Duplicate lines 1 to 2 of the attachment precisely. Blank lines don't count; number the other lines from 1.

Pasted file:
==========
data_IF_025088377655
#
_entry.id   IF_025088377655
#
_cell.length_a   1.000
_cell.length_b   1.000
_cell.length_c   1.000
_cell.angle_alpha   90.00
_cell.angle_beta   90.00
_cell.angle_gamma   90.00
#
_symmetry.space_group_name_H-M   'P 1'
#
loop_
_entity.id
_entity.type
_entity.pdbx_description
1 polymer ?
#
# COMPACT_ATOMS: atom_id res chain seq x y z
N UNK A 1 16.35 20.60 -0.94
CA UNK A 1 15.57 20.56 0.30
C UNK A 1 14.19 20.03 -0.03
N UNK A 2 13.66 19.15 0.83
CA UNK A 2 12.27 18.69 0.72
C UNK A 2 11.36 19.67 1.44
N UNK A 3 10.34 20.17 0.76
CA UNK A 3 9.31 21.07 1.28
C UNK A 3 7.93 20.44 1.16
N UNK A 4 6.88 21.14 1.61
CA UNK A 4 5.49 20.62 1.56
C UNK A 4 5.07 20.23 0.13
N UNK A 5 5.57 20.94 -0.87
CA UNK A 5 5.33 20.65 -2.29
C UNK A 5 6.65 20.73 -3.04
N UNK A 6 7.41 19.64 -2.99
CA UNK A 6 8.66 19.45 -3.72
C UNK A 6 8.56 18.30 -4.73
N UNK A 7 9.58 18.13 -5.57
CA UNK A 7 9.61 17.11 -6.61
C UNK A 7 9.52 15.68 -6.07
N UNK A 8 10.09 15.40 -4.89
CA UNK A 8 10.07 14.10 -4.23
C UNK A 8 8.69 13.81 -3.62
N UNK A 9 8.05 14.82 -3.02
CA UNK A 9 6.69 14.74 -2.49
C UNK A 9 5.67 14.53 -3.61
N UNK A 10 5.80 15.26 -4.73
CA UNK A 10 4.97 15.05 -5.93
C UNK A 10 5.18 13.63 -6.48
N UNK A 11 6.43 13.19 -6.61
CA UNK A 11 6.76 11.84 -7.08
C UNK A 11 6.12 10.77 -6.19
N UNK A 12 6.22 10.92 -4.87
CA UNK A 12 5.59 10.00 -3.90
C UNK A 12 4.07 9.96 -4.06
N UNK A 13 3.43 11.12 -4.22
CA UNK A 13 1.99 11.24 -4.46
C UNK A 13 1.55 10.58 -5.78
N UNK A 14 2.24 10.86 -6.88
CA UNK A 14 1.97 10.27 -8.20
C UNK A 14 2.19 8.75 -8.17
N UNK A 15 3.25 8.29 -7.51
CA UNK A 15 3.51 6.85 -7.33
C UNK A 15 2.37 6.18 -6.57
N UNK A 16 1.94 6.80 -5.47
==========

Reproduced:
data_IF_025088377655
#